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Genetic Mutations: Menacing or Misunderstood?

Mutations might sound like something from a zombie movie, but they aren’t always evil. For proof, look no further than the Genome Alberta project to develop and apply more accurate genomically-enhanced breeding values for traits of importance to the Canadian dairy industry. In pursuit of their goals, researchers know that working with mutations, also known as structural variations, is critical to success.

Structural variations (SVs) are chromosomal rearrangements such as deletions, insertions and inversions that may affect the activity of particular genes or entire metabolic pathways. When looking for structural variants associated with a trait, researchers are trying to reveal a correlation between phenotype - traits of interest to industry such as carcass quality, feed efficiency and methane emissions - and genotype.

The merit of mutations

“Identifying mutations that affect phenotype gives us a better understanding of the underlying biology for traits of interest,” said Dr. Kirill Krivushin, a postdoctoral fellow in the Stothard Research Group. “With this knowledge, we can more accurately predict the possible effects of genetic variations on other traits and determine other methods of trait modification, such as diet changes. Discovering mutations can also enable more accurate and robust predictions, especially across populations.”

When causal mutations affecting feed efficiency or methane emission are discovered, they will be used in the calculation of genomic estimated breeding values (GEBVs) for these traits. This will involve adding them to genotyping panels that are currently being used by industry, which are regularly updated to accommodate new markers.

Doubling the database

Of course, in order to accurately predict GEBVs, the reference population used must be very large, so researchers are working to attain that.

“We have doubled the number of Holstein sequenced bulls through the sequencing of 50 additional Holstein bulls. Also, for validation purposes and comparative studies, we have analyzed over 500 genomes of major cattle breeds. The new sequence data will be submitted to the ongoing 1000 Bull Genomes Project [a project that is combining sequence data on 1000 bull genomes], which will in return provide us with genotypes from hundreds of additional Holsteins for use in imputation. For structural variant discovery we will use the newly sequenced animals and the 48 existing Holstein genome sequences from the Canadian Cattle Genome Project (CCGP) [an international project that includes researchers from Alberta, Ontario, Australia, USA, Ireland, Scotland and New Zealand].”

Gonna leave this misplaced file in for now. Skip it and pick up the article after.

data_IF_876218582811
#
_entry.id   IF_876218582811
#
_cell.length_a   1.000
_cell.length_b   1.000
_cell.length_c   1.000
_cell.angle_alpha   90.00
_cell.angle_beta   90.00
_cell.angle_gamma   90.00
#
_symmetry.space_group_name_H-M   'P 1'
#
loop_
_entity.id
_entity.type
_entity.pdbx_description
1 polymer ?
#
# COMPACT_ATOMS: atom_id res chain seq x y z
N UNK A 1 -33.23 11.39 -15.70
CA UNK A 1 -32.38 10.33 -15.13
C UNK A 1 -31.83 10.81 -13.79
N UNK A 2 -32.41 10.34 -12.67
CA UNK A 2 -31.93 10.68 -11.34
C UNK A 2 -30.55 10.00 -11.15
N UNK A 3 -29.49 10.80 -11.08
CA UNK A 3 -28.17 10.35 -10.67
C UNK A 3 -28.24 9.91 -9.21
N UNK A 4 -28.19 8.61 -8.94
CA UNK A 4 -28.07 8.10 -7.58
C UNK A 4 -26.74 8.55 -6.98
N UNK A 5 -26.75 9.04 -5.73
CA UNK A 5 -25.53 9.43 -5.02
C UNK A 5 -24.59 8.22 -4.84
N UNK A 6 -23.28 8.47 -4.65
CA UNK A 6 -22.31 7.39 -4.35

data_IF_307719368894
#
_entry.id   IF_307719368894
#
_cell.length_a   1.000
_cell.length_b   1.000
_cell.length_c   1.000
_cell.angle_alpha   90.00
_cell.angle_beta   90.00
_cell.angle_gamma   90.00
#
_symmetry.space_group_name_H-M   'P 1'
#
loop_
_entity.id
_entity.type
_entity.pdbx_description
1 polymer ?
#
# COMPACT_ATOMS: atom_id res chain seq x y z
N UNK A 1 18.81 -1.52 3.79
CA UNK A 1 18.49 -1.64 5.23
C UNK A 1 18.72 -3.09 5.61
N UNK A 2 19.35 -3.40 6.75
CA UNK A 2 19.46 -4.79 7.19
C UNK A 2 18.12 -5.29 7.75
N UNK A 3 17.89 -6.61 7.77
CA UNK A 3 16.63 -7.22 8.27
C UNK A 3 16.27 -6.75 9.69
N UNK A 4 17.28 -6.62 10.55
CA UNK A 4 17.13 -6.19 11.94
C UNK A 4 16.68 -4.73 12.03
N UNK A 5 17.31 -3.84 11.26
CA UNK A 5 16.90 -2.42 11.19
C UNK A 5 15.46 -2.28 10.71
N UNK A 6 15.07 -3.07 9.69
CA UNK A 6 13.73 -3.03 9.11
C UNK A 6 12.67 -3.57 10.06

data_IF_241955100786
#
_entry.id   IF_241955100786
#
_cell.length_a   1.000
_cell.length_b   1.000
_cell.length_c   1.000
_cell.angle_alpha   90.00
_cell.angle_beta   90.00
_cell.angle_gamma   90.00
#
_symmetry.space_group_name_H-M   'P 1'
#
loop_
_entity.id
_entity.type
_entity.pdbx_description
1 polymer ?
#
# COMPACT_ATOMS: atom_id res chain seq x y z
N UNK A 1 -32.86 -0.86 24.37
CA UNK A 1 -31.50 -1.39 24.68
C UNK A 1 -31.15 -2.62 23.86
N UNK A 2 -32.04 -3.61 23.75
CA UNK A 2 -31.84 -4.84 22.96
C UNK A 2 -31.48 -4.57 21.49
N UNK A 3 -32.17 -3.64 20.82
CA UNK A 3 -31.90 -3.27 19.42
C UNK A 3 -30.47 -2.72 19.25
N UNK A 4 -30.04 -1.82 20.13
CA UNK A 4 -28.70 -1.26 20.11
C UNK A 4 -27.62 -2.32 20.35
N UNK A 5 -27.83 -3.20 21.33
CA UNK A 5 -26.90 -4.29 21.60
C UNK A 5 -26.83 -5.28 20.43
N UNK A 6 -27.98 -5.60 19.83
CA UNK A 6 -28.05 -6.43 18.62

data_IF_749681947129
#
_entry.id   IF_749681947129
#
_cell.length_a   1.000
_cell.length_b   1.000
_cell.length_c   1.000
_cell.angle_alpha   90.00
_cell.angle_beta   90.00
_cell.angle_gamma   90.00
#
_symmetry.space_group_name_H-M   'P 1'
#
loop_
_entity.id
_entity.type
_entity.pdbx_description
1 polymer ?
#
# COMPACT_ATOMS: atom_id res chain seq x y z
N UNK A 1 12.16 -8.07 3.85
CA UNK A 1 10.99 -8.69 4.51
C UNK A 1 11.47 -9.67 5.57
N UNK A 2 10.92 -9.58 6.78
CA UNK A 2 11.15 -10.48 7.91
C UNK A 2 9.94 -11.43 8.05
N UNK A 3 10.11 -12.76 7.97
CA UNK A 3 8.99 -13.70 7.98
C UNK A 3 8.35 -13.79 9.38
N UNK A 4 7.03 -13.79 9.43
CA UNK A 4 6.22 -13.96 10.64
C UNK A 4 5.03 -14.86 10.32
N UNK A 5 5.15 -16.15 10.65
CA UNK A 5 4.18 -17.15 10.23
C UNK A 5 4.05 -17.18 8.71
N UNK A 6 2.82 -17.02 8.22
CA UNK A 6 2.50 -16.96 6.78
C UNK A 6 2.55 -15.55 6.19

Labor pains

Working with structural variants and gathering the proper data is complex, time-consuming work, but there’s little doubt the end result will be worth the effort.

“Retrieval of phenotypes is a very difficult and expensive procedure required for genetic improvement of feed efficiency and methane emissions. While there has been no direct selection for these traits on a major scale thus far for dairy cattle breeding, we have the chance to address this using the latest genomic approaches.  To do so, however, we must have accurate phenotypes for genetically-representative animals from the Canadian population.”

With that in mind, researchers on this project are using genomics to gather relevant data that allows them to calculate genetic merit for a specific animal.  Industry can then use this data and incorporate the traits of feed efficiency and methane emission to develop the strongest possible herds, even for young animals without phenotypes.

Given that there is strength in numbers, Genome Alberta is collaborating with international research partners and industry networks to confirm that new data is standardized and can be used to benefit Canada’s dairy industry while enhancing global food security and sustainability.

“Structural genomic variation will be used to select bulls whose daughters convert feed to milk more efficiently and emit fewer greenhouse gases without decreasing production. As any producer knows, feed is their largest expense, so anything that boosts feed efficiency will also boost their bottom line.”

Making this a true win-win is the fact that more efficient animals  produce less manure waste, lowering the industry’s environmental footprint and ensuring that what’s good for producers is good for the planet.

That’s not to say there aren’t harmful mutations. But given the benefits of these structural variants for the dairy industry, the only scary part is the years of education needed to fully understand them.

Genetic Mutations: Menacing or Misunderstood?

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